The solution was to copy the Qt5Charts*.dll files to the Qt Creator bin directory with Qt5Core, etc.  Since Qt Creator is compiled with Visual Studio C++ (in my case MSVC 2015 32-bit), make sure you are copying from the correct bin directory in your installed Qt hierarchy.

This was Qt Creator 4.5.0, Based on Qt 5.10.0 (MSVC 2015, 32 bit)

Introduction to Hierarchical Data Format (HDF)


Hierarchical Data Format (HDF) is a non-proprietary format designed to handle large sets of complex, multidimensional, heterogeneous data.  It is supported by the HDF Group, a non-profit organization dedicated to long-term development and maintenance of HDF. There are two versions of the format, HDF4 and HDF5.  HDF5 is a simplification of HDF4, with a better defined data model and a much simpler API. I have worked with both formats, and HDF5 is IMO the better choice, unless you have legacy files and code in HDF4.

HDF5 has a very liberal licensing policy; you may distribute it in binary or source form, as long as you acknowledge the HDF Group appropriately (licensing info).  This includes commercial uses.

HDF5 is supported by Matlab, Mathematica, and other commercial and non-commercial products.  It is a C library with bindings for C++, Fortran,  Java, Python, Julia, .Net, R, and others.  This makes it a good format for cross-platform/cross-language exchange/transmission of data. The distribution includes the library, an Java-based HDF viewer, command-line utilities, and source for a test suite.

Internally, HDF5 is very much like a file system structure, with group objects that can hold other groups or data sets.  You can refer to groups using file system like paths: /path/to/stuff.  It’s basically a Big Data/No SQL format.  Data is self-describing, so any application that wants to read an HDF5 file knows exactly what is in each data set.  It has a very flexible metadata/attribute system.  You can easily describe and read/write any data type that meets specific data needs in your environment, and allow anyone to understand that data type later. An HDF5 file is internally indexed by a BSP tree, so you can randomly access groups and data sets without having to read in the entire file first. HDF5 data sets can be laid out in contiguous or “chunked” form.  Chunking is necessary for compression and for creating data sets with extendible dimensions. In other words, you can continue to grow the dimensions of a data set within the file.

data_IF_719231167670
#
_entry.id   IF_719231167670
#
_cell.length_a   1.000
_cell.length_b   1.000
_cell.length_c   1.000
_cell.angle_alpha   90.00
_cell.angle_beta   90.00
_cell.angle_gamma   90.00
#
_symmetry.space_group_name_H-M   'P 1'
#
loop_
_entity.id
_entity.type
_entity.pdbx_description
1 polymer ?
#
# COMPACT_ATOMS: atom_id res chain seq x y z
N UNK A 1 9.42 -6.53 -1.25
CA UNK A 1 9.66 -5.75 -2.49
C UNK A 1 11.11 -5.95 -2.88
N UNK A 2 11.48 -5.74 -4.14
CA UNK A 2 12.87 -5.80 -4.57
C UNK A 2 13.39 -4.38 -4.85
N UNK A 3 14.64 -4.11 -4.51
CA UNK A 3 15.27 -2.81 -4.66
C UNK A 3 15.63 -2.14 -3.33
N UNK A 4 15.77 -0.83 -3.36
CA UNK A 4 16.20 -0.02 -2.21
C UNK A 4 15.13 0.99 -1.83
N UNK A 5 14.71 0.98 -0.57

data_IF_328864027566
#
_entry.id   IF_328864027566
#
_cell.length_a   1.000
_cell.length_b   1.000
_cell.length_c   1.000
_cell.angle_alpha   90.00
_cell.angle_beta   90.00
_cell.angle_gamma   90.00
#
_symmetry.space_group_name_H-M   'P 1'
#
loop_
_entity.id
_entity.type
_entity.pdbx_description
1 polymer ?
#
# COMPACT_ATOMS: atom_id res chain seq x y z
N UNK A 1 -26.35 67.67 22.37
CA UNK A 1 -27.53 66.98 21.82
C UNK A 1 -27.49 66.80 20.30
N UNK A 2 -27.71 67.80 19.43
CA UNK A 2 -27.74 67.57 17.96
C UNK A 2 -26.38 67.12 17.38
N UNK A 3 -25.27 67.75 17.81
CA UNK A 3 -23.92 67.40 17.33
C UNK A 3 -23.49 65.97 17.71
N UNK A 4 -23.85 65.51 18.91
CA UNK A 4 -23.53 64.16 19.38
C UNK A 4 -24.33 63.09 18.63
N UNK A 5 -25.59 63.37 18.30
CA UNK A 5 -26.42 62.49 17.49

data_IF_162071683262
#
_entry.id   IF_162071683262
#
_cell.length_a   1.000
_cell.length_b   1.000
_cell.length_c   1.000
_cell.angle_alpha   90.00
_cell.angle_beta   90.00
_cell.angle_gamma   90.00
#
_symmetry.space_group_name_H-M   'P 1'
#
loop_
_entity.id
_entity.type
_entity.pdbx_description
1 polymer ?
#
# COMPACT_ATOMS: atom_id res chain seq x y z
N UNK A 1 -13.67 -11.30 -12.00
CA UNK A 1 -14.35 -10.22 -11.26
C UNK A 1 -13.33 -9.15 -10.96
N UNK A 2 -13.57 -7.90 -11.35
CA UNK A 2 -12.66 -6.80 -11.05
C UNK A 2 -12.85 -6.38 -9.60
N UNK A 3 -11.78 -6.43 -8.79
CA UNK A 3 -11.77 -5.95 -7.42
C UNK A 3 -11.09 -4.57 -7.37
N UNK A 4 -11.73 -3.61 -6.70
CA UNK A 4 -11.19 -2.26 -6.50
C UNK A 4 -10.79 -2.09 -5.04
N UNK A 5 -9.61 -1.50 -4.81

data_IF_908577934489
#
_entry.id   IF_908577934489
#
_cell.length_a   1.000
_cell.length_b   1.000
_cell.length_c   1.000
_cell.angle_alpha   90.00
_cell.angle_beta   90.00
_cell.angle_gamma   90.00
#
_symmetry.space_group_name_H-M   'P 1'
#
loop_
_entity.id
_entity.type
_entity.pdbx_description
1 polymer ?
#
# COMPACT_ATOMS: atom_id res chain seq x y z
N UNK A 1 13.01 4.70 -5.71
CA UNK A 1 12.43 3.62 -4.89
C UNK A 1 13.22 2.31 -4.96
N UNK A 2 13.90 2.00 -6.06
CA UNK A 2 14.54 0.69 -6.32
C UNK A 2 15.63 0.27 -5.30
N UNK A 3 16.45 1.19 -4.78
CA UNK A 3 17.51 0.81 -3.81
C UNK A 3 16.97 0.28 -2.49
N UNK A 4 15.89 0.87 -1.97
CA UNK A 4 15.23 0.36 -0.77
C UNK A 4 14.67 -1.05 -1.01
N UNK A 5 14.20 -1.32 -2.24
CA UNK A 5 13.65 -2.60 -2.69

This was just a short introduction, but I hope you can see that HDF is a powerful way to store and exchange data, and check it out to see if it can help you with your data storage needs and issues.

 

A Simple Qt Diagram Layout Example


I have uploaded code for a simple Qt application that demonstrates how to make a simple layout using the library libavoid (written and maintained by Michael Wybrow, a member of MArVL: the Monash Adaptive Visualisation Lab at Monash University, Australia), which is part of the Adaptagram project.  The code can be found here on Github.  Libavoid provides fast connector routing around obstacles in a diagram. The application allows you to drag the boxes about the screen; the connecting lines are automatically routed by libavoid. The example was written on Windows 7, against Qt 5.7, using MinGW 5.3. The libavoid source is included in the repository.

Screen Shot 08-22-16 at 10.54 PM